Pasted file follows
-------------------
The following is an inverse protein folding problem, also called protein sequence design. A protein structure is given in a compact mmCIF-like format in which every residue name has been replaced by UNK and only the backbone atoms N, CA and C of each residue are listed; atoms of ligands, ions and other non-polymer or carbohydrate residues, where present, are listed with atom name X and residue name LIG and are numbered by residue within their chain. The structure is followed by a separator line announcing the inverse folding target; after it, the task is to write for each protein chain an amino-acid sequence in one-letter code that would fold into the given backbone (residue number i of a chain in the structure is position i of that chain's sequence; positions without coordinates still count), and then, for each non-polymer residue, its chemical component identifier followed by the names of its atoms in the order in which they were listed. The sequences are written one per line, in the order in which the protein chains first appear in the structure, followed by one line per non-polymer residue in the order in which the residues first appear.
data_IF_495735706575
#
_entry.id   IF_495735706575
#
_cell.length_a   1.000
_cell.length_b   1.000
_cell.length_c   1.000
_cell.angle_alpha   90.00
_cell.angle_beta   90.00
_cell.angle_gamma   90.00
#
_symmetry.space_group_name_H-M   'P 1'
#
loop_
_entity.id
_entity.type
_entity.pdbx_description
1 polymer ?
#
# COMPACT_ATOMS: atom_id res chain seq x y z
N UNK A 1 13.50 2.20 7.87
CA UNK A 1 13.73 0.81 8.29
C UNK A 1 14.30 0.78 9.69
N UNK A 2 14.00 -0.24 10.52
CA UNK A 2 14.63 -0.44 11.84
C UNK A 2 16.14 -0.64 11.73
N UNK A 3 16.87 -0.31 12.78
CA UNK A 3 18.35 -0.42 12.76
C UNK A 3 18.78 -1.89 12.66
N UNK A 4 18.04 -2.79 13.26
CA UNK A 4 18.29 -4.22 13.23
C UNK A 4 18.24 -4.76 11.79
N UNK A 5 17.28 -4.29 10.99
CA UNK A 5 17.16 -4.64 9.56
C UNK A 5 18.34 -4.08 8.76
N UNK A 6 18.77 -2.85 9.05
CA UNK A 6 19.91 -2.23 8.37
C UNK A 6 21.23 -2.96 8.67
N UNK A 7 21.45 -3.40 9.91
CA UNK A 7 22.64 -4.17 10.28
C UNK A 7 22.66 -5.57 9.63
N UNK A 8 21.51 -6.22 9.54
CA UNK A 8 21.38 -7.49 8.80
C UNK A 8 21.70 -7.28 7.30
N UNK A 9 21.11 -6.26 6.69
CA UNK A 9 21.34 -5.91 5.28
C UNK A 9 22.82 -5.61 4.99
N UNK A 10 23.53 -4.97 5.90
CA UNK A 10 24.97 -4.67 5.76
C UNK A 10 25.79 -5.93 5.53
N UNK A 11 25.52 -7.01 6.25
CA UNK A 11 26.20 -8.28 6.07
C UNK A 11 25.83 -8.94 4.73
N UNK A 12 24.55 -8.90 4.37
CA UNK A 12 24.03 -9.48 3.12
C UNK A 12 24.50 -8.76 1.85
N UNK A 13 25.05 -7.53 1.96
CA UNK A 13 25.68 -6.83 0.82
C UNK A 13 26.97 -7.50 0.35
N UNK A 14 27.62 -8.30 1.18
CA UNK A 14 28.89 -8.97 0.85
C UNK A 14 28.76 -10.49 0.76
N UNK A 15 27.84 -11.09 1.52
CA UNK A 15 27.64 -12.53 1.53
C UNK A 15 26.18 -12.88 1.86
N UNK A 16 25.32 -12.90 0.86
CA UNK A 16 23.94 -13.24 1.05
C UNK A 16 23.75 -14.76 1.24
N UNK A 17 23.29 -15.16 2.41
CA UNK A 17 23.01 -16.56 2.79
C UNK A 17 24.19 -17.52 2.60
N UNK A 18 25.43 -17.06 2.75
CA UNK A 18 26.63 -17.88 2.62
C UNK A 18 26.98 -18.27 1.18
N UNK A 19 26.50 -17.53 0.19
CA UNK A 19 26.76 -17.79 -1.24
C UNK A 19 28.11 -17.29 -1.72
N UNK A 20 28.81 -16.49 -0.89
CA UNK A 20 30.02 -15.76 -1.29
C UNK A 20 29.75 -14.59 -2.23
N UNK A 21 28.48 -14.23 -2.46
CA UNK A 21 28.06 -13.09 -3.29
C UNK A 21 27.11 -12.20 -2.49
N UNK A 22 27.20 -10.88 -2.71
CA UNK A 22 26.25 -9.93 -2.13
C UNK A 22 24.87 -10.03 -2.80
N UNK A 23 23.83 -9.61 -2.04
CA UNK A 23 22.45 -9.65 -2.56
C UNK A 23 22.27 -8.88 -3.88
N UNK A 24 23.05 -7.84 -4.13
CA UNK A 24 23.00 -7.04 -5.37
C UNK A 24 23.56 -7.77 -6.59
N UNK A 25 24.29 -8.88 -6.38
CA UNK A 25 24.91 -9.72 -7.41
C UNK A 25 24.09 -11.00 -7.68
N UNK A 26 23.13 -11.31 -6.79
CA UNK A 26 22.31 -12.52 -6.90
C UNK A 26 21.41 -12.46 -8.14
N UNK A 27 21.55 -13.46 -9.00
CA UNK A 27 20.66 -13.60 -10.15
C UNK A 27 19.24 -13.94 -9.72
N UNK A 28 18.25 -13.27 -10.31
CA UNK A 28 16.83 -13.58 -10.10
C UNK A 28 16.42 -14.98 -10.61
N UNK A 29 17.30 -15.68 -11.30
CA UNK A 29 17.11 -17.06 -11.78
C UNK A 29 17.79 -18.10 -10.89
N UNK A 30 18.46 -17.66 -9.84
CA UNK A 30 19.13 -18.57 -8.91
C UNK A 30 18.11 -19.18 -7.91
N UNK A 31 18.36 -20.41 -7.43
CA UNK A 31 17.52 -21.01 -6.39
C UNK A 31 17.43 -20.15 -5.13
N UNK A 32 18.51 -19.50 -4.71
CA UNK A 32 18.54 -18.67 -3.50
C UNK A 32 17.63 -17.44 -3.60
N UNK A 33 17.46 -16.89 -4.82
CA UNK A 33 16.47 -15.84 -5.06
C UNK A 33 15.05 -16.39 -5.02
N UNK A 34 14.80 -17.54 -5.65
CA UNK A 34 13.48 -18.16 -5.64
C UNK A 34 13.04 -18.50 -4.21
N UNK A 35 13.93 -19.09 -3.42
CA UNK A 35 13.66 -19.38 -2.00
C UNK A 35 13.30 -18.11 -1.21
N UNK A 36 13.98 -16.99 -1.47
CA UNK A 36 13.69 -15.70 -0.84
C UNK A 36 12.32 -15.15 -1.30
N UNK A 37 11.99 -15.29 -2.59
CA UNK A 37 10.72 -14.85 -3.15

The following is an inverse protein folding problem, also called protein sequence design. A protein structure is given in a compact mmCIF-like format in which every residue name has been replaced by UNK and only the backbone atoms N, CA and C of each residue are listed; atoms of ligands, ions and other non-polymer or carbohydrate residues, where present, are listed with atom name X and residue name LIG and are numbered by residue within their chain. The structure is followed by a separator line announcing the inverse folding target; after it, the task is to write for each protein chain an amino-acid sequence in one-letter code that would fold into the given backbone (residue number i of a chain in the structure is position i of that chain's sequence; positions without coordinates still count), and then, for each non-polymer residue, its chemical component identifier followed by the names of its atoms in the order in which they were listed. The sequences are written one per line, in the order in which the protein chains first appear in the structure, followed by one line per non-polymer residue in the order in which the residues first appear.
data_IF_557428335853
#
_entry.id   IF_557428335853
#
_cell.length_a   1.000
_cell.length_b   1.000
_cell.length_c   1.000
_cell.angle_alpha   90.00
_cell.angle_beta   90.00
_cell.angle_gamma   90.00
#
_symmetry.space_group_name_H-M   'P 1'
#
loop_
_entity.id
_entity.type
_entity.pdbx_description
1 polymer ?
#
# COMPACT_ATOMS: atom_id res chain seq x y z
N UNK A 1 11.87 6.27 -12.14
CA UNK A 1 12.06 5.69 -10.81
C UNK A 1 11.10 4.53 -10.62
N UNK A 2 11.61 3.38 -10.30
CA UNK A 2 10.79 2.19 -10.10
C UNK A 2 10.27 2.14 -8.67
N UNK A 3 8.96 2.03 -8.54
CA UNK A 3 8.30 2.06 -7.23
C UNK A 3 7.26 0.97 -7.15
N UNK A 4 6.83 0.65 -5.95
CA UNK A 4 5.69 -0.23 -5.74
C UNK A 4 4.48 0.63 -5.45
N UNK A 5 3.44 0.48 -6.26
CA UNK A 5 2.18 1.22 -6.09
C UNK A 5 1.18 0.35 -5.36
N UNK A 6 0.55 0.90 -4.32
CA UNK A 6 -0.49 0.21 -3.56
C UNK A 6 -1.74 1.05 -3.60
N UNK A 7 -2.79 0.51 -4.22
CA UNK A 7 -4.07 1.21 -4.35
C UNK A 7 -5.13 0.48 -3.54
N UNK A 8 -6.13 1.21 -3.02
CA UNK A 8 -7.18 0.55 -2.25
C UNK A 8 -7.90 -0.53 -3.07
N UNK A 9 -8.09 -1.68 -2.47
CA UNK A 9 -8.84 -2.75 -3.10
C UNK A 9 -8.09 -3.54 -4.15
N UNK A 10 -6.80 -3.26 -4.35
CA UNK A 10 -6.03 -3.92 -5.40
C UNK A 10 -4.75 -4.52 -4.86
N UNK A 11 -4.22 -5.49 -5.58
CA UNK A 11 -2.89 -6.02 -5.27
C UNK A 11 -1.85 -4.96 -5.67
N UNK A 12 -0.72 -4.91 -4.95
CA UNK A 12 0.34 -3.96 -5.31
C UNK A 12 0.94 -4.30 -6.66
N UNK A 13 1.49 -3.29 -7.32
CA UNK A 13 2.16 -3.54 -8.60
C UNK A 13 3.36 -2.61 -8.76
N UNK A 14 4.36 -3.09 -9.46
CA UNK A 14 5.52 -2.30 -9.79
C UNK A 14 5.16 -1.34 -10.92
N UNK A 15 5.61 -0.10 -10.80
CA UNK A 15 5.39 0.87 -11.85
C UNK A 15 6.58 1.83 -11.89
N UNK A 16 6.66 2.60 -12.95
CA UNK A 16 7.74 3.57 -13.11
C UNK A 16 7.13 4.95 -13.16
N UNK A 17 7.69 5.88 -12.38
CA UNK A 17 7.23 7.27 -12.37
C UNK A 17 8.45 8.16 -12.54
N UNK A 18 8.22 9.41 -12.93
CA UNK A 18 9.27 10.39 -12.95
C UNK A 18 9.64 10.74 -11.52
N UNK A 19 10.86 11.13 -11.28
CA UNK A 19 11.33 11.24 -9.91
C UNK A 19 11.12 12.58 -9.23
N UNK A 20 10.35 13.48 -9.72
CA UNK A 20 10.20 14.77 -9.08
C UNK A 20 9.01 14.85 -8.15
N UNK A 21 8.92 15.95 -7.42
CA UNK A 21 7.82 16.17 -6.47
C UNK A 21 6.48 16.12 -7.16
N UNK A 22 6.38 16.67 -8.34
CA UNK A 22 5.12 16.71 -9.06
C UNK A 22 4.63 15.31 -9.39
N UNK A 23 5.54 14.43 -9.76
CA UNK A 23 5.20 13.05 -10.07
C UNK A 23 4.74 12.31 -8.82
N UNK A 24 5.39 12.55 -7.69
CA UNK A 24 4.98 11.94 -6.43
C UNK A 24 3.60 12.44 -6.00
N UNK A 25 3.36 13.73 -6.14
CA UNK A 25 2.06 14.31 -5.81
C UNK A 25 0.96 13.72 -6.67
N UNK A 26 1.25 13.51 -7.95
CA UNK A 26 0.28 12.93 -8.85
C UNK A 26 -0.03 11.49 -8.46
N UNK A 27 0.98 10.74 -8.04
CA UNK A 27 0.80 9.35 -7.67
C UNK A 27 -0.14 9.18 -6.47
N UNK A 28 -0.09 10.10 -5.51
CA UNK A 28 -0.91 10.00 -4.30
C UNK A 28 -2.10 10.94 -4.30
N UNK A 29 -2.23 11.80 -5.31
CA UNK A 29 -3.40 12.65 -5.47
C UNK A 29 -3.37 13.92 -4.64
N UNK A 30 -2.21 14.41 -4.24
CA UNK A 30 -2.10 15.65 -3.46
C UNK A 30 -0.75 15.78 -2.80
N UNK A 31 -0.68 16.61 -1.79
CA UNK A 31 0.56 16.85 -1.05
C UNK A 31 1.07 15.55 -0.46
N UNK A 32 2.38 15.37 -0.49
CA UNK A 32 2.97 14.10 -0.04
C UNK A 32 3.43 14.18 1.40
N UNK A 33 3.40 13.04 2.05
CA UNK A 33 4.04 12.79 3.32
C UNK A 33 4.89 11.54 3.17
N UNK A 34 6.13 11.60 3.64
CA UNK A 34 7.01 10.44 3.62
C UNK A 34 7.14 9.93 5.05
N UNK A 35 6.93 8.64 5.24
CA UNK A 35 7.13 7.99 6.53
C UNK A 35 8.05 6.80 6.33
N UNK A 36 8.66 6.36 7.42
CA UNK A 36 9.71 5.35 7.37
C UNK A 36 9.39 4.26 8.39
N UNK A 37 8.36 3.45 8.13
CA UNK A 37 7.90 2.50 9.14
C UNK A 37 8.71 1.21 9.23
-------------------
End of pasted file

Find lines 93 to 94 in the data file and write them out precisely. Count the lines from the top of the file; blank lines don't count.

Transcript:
C UNK A 24 23.56 -7.77 -6.59
N UNK A 25 24.29 -8.88 -6.38